Foremost on the minds of most university leaders these days are
the devastating cuts in appropriations as the states struggle to
cope with crushing budget deficits and the erosion of private
support from gifts and endowment income associated with a weak
economy. Of course, the optimist might suggest that this is just
part of the ebb and flow of economic cycles. In bad times, state
governments and donors cut support, hoping to restore it once again
in good times. But this time it may be different. There is an
increasing sense of pessimism about the restoration of adequate
state support, particularly for flagship public research
universities such as the University of Michigan.

Yet there is a certain irony here, because society’s
dependence upon higher education in general and the research
university in particular has never been stronger. Today we are
evolving rapidly into a post-industrial, knowledge-based society, a
shift in culture and technology as profound as the shift that took
place a century ago when our agrarian society evolved into an
industrial nation.

A radically new system for creating wealth has evolved that
depends upon the creation and application of new knowledge. In a
very real sense, we are entering a new age, an age of knowledge, in
which the key strategic resource necessary for prosperity has
become knowledge itself — educated people and their ideas.
Unlike natural resources, such as iron and oil, that have driven
earlier economic transformations, knowledge is inexhaustible. The
more it is used, the more it multiplies and expands.

But knowledge can be created, absorbed and applied only by the
educated. Hence schools, in general, and universities in
particular, will play increasingly important roles as our societies
enter this new age.

Yet today the United States, which once viewed education as
critical to national security, seems more concerned with sustaining
the social benefits (and tax policies) demanded by an aging baby
boomer population (and to hell with the kids). The priorities of
those of us in this impacted wisdom group are clearly heath care,
prisons, homeland security and reduced tax burdens for the near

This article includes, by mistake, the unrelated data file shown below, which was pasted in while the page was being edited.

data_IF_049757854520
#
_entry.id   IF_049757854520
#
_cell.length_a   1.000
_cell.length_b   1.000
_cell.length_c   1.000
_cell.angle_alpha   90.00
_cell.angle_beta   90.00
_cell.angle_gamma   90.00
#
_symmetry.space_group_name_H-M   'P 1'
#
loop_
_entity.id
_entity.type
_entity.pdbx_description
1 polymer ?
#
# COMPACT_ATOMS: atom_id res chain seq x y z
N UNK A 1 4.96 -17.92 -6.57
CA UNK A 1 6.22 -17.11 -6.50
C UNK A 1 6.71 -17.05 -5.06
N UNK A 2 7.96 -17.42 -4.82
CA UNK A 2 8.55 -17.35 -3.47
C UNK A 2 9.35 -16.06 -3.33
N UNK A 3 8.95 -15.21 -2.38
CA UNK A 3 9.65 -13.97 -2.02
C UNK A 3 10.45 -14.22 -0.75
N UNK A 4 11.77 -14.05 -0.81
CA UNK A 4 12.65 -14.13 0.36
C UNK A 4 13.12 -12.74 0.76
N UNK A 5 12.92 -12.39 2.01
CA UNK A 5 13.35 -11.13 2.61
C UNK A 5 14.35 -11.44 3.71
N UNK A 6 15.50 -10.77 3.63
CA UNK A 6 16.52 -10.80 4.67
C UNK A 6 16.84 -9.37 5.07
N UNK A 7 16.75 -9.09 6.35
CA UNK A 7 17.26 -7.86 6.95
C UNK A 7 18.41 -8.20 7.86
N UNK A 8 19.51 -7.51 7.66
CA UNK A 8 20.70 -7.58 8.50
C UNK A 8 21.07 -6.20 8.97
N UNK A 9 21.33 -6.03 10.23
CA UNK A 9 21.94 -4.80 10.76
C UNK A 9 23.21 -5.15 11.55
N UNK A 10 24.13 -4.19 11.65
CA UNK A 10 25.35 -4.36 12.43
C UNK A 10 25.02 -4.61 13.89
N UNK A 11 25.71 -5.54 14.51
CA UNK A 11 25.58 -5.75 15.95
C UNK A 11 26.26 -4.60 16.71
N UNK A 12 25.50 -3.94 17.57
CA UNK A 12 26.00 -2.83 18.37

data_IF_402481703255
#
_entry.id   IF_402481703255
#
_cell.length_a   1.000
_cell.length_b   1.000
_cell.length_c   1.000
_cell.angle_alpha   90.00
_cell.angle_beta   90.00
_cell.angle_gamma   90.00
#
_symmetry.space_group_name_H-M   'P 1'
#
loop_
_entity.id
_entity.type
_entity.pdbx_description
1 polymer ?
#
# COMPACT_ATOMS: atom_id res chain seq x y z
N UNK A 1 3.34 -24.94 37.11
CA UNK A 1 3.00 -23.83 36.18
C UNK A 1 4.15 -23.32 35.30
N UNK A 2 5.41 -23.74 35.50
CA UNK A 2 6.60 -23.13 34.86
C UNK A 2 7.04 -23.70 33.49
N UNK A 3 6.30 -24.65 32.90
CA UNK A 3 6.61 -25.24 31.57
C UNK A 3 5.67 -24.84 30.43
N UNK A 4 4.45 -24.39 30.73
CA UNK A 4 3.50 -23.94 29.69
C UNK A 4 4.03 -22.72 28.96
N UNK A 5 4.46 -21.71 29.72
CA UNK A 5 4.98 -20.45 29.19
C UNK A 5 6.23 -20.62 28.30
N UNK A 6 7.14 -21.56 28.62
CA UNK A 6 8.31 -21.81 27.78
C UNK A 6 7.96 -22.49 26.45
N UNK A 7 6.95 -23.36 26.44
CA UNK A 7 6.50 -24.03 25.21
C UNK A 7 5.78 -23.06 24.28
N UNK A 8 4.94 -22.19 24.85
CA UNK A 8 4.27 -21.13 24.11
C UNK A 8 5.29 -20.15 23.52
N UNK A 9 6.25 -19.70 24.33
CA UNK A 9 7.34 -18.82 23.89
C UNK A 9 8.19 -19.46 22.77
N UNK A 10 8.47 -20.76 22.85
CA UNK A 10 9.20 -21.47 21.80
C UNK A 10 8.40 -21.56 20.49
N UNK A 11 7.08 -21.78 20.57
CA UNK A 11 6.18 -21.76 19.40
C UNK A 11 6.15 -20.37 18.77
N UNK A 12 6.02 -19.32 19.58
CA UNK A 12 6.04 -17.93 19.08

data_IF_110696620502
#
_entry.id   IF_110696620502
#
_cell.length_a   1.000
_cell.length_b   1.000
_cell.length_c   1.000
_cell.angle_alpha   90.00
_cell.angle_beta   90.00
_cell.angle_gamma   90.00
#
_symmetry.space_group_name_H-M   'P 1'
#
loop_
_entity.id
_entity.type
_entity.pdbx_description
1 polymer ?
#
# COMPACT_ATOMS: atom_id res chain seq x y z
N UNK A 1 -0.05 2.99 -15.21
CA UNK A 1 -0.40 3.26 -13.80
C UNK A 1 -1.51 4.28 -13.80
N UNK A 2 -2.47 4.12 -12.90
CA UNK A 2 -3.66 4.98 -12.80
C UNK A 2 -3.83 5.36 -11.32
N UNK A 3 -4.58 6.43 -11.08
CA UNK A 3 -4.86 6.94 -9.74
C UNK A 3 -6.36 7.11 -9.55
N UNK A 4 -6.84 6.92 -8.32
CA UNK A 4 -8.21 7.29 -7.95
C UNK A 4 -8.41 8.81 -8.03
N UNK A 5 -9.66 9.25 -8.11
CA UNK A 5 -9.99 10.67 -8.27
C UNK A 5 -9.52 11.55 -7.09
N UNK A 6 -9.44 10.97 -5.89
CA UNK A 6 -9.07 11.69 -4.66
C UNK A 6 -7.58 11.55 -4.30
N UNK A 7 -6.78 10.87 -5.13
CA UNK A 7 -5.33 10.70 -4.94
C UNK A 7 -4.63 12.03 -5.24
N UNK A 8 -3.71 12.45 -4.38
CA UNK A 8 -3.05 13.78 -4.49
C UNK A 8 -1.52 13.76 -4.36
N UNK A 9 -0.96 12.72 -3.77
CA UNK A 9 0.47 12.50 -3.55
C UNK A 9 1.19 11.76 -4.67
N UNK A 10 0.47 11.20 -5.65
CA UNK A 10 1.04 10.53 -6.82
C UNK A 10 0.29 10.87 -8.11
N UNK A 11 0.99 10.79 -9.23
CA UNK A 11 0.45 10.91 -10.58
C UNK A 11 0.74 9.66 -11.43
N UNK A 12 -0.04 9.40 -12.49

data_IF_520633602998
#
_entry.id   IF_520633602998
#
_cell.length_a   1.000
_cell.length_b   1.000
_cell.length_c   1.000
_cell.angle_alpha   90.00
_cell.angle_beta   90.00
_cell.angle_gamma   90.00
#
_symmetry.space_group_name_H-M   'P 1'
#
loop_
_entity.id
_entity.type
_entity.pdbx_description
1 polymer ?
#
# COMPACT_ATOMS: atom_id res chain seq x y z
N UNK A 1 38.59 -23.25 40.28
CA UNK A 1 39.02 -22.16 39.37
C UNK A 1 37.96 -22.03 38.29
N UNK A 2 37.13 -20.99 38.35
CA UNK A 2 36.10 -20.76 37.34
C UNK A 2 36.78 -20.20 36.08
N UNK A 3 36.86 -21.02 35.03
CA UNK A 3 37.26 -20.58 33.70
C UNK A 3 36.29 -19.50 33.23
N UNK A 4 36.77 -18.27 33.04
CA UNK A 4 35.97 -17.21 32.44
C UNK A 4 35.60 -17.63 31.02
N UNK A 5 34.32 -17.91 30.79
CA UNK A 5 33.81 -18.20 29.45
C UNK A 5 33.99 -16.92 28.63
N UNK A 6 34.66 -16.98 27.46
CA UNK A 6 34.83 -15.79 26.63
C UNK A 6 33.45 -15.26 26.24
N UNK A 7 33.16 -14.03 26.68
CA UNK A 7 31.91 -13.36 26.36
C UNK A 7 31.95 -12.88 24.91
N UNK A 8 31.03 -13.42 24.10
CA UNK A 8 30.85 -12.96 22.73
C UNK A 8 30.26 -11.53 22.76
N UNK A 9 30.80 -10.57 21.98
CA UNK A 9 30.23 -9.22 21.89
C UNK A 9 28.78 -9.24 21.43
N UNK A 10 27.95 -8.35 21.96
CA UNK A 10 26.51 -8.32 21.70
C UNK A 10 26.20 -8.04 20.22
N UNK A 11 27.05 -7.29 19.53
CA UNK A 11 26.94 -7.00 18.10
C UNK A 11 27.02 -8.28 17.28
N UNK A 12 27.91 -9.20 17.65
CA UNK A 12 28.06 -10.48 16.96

term rather than the education of the next generation and the
future. This situation is unlikely to change until a new generation
establishes a more appropriate balance between consuming for our
present desires and investing for our children’s future.

This is particularly important for the leaders of
America’s public universities. Today, in the face of limited
resources and more pressing social priorities, the century-long
expansion of public support of higher education has slowed. We now
have at least two decades of experience that would suggest that the
states are simply not able — or willing — to provide
the resources to sustain the capacity and quality of their public
universities.

Most pessimistically, one might even conclude that
America’s great experiment of building world-class public
universities supported primarily by tax dollars has come to an end.
It simply may not be possible to justify the level of tax support
necessary to sustain the quality of these institutions in the face
of other public priorities, such as health care, K-12 education and
public infrastructure needs — particularly during a time of
slowly rising or stagnant economic activity and an aging generation
that apparently cares little about the future it leaves for its
children. Flagship public universities, such as the University of
Michigan, must come to grips with this reality and take those
actions, both courageous and no doubt controversial, necessary to
preserve their quality and capacity to serve future generations in
the face of declining state support.

Duderstadt served as the University’s president from
1988 to 1996 and is currently a University professor of Science and
Engineering.

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